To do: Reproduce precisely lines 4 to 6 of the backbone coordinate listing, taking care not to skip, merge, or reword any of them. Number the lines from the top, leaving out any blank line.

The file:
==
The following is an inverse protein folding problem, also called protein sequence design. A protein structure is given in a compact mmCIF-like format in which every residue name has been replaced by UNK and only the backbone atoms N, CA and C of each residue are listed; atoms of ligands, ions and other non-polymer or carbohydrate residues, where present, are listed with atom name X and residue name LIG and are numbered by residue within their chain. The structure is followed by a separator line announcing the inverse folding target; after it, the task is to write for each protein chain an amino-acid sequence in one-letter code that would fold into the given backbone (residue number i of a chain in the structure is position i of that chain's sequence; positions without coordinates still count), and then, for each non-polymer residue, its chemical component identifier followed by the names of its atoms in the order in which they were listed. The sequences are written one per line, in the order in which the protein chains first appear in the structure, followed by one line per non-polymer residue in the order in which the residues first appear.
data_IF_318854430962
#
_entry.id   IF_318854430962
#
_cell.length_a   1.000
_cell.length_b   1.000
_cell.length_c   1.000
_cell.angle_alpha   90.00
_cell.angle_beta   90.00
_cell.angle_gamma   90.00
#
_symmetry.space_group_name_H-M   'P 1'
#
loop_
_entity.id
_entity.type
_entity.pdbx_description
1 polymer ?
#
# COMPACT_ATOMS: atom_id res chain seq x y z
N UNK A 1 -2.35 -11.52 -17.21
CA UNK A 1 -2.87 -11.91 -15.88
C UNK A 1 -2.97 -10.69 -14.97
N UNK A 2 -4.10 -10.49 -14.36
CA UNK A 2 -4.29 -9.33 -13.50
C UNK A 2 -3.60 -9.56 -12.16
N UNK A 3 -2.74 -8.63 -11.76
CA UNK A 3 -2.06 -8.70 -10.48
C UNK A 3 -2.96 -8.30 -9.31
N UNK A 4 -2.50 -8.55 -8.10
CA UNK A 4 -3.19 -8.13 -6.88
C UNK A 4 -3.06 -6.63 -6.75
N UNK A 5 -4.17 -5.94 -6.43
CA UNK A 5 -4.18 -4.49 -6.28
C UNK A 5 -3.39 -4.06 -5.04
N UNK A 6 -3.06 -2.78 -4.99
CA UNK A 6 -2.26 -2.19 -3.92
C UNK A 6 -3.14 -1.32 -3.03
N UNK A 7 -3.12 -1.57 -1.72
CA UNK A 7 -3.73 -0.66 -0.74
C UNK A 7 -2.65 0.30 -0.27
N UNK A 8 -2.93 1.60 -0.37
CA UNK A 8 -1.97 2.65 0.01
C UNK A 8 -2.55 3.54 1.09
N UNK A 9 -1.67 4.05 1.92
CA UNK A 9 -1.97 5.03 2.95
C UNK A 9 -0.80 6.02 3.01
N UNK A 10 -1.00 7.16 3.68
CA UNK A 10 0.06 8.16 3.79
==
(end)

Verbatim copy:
_entry.id   IF_318854430962
#
_cell.length_a   1.000